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Study Finds GPS Navigation Quicker and Safer

A study completed by engineers Wen-Chen Lee and Bor-Wen Cheng of the National Yunlin University of Science & Technology in Taiwan showed GPS navigation can save time and gasoline by making unfamiliar trips shorter than those which rely on standard paper maps. By paying 16 drivers to use in-car satellite navigation systems and 16 more to use paper maps to find a set of destinations to which none had ever traveled before, researchers were able to show the GPS assisted journeys to be 7% shorter in urban areas and 2% shorter on rural routes.

Through the use of sensors on each car to log course changes, the study also revealed the use of a GPS may cause you to be a safer driver, by removing the need for sudden lane changes, hesitation, and the general stress of not quite knowing where you are going.

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Maps. by ldsudduth

I’ve researched GPS, and quite frankly; I’ll take my maps and a quick trip to AAA and a visit to the local DOT websites for up-to-date construction information. I’ve never suffered from ‘last minute lane changes, hesitation or stress from not knowing where I am going’.

GPS is one other distraction (like cell/blackberry etc.) that I don’t need. My cell phone is OFF when I drive (and when I had a blackberry for work I turned that off too. I don’t have an incessant need to talk on the phone.

Driver distraction ranks up there with drunk driving as a major cause of accidents.

From a 2006 NHTSA study:

Even though they top the NHTSA administration’s list of distractions, cell phones aren’t the only gadgets that distract drivers from the business of driving. The list of electronic gizmos, which grows each day, includes DVD players, satellite radios, hand-held organizers, iPods, and global positioning systems.

I commit my directions to memory, and carry them with me in the car. IF I find that I don’t recall my directions, I pull over and re-read them from where I am.

It’s called being a responsible motorist and having attention to detail. While conversation can be a distraction, if I’m focused on my driving, I’m not paying attention to what’s being said (much to the consternation of my family), but driving may require more focus and I can’t spare any brain cells for conversation. That’s also the reason I only listen to talk radio; music can be a distraction but I can tune out spoken conversation.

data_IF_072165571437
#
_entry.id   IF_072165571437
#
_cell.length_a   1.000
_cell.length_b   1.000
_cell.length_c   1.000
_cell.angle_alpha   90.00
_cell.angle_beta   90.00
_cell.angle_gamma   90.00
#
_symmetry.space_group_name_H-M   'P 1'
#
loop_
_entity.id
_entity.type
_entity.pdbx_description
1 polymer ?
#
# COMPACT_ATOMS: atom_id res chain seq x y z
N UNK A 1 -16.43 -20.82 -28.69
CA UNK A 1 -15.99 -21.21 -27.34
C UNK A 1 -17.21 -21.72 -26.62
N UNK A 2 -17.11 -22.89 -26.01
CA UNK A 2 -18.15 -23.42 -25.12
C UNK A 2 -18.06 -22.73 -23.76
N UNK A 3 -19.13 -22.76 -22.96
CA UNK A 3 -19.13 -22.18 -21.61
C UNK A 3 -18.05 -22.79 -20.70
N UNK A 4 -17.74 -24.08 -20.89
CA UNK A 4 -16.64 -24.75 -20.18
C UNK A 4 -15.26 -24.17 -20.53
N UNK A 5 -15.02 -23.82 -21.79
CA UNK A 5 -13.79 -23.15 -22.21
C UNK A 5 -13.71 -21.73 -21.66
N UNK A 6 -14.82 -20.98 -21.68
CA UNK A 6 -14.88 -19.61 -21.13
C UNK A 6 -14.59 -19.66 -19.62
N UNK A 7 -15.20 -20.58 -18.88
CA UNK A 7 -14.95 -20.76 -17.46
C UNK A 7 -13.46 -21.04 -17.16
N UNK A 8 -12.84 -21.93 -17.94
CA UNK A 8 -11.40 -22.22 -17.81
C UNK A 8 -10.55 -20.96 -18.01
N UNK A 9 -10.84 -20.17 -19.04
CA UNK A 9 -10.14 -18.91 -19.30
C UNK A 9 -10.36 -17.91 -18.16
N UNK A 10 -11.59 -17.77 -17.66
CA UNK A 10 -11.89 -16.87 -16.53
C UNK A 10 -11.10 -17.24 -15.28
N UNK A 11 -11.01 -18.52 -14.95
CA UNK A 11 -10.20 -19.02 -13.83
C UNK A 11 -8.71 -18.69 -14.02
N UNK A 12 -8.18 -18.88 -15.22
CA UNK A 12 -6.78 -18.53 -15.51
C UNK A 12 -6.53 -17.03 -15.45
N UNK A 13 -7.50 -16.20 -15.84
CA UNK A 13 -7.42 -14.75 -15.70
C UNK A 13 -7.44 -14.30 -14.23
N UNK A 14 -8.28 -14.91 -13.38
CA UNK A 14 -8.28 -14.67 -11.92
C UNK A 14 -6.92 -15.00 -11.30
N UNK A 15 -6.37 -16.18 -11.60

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GPS Navigation Rules by markmcb

San Francisco, like many big cities, is a pain to navigate. I love having my car tell me "prepare to turn right" so that I know I should start changing lanes so I don’t have to react to when I finally see an exit or street sign. The map is cool, but I find the voice and the in-dash next-action commands the most helpful. There is no way I could ever memorize all of the streets in San Francisco and the surrounding areas. I think using GPS increases my quality of driving when compared to me try to read a map or directions. It’s as if I’m riding with some who has a map and is telling me where to go.

Moreover, it’s awesome for finding things in unfamiliar areas. Going to a friend’s house and need to grab something from a grocery store? Ask the car. Need gas? Ask the car. It’s quite the time saver. Make a wrong turn? No worries, the car will recalculate a new route in seconds. And I love knowing the approximate time of my arrival to my destination (and the distance remaining).